Neglected Voices in Arabic Literature

Dr. Larkin opened her remarks by stating that most of Arabic literature is not part of the canon.  Most is written in the vernacular of the period in which it was created. Both standard Arabic, as well as colloquial Arabic, are spoken every day at all levels of the society yet the literature of this genre has been little studied. Early Arabic poetry served as poetic propaganda in which the Caliph or provincial rulers are given poetic qualities - being portrayed as rulers with “divine” sanction, like those attributed to early Medieval kings. It was officially sanctioned, of course.  For example, an AD 838 poem written for the Caliph regales the hearer with the glories of his battles. In about the middle of the 9th century, some colloquial poetry began to appear, and by the 12th century, poetry dealing with the “7 Arts” was generally found in the popular literature. Most of it comes from urban centers.

Dr. Larkin noted that colloquial poetry is always talked about as separate from the “high” poetry, and commented that Arab scholars are just beginning to acknowledge such work as worthy of study, but it is still not considered “Classical Poetry”. Why, then, should we concern ourselves with this genre, and what can we learn from it?  The answer, of course, is that popular literature gives us an idea of the thoughts and concerns of peoples, other than the elite and ruling class, in Arabic society. Another question of interest is: where do these two sets of poetry intersect? Dr. Larkin commented on some of the rhymed, stanzaic poetry from the 14th Century.  Little is known about the specific poet other than that he was educated.  He lived during the Mameluke era - which is the best documented period,  related to poetry, until the current era. The Mamelukes were slaves who overthrew the government. One had to be a slave to serve in the government under the Mamelukes. If a man died and his son succeeded him, the son who was born a free man could only serve until another slave came from Syria to take his place. These first-time rulers didn’t take to Classical Arabic, or even Standard Arabic, for that matter. They only used colloquial Arabic. The veil of book learning was so unimportant that colloquial poetry was able to come into its own. Such poetry was usually sung.

Poetry from the Mameluke era used themes similar to those in classical poetry but did not follow the classical structure. For example, one poem contains a first verse about a beautiful woman of Syria. Beginning in line six, however, a long response by the woman appears. This is quite different in structure from classical poetry.

Another set of verses about a group of shepherds is so heavy with puns that it is difficult to translate. Puns are made between the poultry man and an egg, the fruit seller and certain fruits, etc., and another section contains a wine song. In the very last line the poet even makes a pun on his own name. All the punning is an elaborate game of word play. The use of two main rhetorical figures is found in classical poetry as well, but it is not nearly as expansive as the word play in this poem. Folk ballads often have very elaborate puns. They are presented in villages, and often affirm the cohesiveness of the audience; i.e., the villagers. Often there is a satirical tone which is certainly intended, frequently moving from the concrete to the abstract.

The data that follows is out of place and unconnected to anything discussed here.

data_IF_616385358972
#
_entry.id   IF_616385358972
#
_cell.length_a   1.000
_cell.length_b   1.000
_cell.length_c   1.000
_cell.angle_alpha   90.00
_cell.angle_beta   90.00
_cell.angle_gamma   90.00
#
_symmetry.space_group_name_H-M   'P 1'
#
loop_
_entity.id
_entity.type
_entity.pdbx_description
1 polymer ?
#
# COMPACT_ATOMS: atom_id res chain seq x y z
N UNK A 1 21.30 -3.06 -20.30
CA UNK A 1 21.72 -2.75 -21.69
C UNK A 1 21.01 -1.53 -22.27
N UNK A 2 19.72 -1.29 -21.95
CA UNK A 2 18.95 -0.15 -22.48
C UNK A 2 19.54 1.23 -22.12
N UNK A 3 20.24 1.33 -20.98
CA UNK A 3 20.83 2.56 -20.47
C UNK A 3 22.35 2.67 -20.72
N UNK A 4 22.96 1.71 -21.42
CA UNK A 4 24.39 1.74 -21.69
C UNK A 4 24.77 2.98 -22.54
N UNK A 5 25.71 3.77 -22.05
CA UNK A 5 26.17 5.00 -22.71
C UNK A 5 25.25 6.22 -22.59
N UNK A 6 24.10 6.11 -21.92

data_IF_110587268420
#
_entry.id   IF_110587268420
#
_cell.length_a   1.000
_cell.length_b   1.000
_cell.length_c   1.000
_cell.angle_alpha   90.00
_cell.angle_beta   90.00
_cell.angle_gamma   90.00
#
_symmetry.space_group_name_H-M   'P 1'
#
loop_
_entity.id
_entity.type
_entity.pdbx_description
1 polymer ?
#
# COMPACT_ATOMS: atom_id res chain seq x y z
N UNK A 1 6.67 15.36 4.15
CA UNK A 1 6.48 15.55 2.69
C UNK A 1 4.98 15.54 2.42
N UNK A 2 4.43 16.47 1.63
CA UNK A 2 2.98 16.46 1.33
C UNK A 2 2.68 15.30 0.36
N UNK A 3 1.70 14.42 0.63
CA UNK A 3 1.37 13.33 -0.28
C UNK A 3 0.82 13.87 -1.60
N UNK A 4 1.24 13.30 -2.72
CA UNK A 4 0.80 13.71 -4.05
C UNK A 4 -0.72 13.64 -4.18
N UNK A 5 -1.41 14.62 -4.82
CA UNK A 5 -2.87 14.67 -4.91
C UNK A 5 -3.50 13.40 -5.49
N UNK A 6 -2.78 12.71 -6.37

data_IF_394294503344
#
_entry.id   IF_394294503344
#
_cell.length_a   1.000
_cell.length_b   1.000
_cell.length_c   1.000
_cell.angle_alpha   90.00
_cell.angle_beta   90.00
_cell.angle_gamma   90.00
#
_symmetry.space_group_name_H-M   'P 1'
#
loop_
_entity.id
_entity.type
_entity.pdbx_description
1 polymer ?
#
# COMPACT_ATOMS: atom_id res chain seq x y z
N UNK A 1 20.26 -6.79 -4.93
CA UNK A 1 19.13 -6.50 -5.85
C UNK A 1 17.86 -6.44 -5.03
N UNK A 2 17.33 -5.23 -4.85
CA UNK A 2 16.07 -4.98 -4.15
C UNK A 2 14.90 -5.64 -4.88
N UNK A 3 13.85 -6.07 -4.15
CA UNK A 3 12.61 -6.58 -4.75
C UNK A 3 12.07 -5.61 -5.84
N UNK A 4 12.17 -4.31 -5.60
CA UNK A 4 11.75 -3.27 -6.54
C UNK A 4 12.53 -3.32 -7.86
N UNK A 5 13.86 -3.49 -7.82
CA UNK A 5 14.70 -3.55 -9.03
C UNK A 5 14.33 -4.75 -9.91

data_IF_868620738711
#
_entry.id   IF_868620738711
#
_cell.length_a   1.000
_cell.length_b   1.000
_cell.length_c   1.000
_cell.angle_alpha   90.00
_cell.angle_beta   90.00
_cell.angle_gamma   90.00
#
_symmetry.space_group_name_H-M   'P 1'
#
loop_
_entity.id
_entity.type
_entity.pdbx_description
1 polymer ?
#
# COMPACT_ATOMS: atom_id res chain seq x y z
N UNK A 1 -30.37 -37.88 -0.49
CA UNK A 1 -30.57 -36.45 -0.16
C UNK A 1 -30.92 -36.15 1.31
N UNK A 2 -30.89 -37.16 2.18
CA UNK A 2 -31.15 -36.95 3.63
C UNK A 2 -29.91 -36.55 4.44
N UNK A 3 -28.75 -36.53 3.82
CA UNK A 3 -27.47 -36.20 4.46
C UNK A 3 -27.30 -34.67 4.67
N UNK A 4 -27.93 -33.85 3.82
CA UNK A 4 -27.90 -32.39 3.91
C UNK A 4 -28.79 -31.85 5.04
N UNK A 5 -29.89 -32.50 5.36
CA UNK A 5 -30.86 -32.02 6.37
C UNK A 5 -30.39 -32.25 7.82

The social class that produced this poetry and its audience - the small shopkeepers - are of the lower middle class in Cairo. The poet is educated, and pitches his poetry to the level of his audience.  The result is popular poetry - wholly colloquial poetry - that can be enjoyed by all.

In the 20th Century there are still folk ballads that have enjoyed great popularity. One particular ballad grew up around the story of a thief who was pursued by the police and shot in 1921. The story became the subject of a modern soap opera in the 1980s, however the subtleties that would have been present in a 14th century rendition, became very straight forward in the modern version. The story begins when the protagonist is 13. At the age of 18 he is still in school. His uncle is killed and he goes to the home of the perpetrator of the crime, and “ripped him open with his bare hands”. He is sent to prison, where his co-prisoners are all killers of one variety or another - each one confined for some crime of honor. He kills a fellow prisoner and is confined in solitary, from which he succeeds in escaping. He finds a group of Bedouins whom he resides with and teaches them languages, Disguised as a policeman, he gathers together a cache of weapons which he gives to the Bedouins. He sends a letter to the government telling them to come for him. He and his Bedouin cohorts kill many of the government soldiers, but he is unscathed. He again writes to the government telling them to come for him, and this time disguises himself as a girl, a foreigner, but this time he is given away by his best friend and is shot by a soldier. The moral apparently is that one cannot trust even one’s friends. There is a clear evocation of community sentiment.  Each stage of the story is associated with an aspect of the personality of a man among men. Clear mockery of the authorities and a portrayal of them as neither honorable nor very smart is intended. The protagonist comes through as being the honorable man. The satire is very explicit and anti-establishment. Very sparing use of word play is incorporated, thus the viewer/listener can’t help but get the point. No reference is made in the story, it was noted, to the fact that the government in power in Egypt at the time was the British government.

Thus one can see that popular literature has undergone a watering down. Unfortunately for all of us, little work has been done on Arabic poetry in this rich colloquial genre.
 

  • Nancy Corbin
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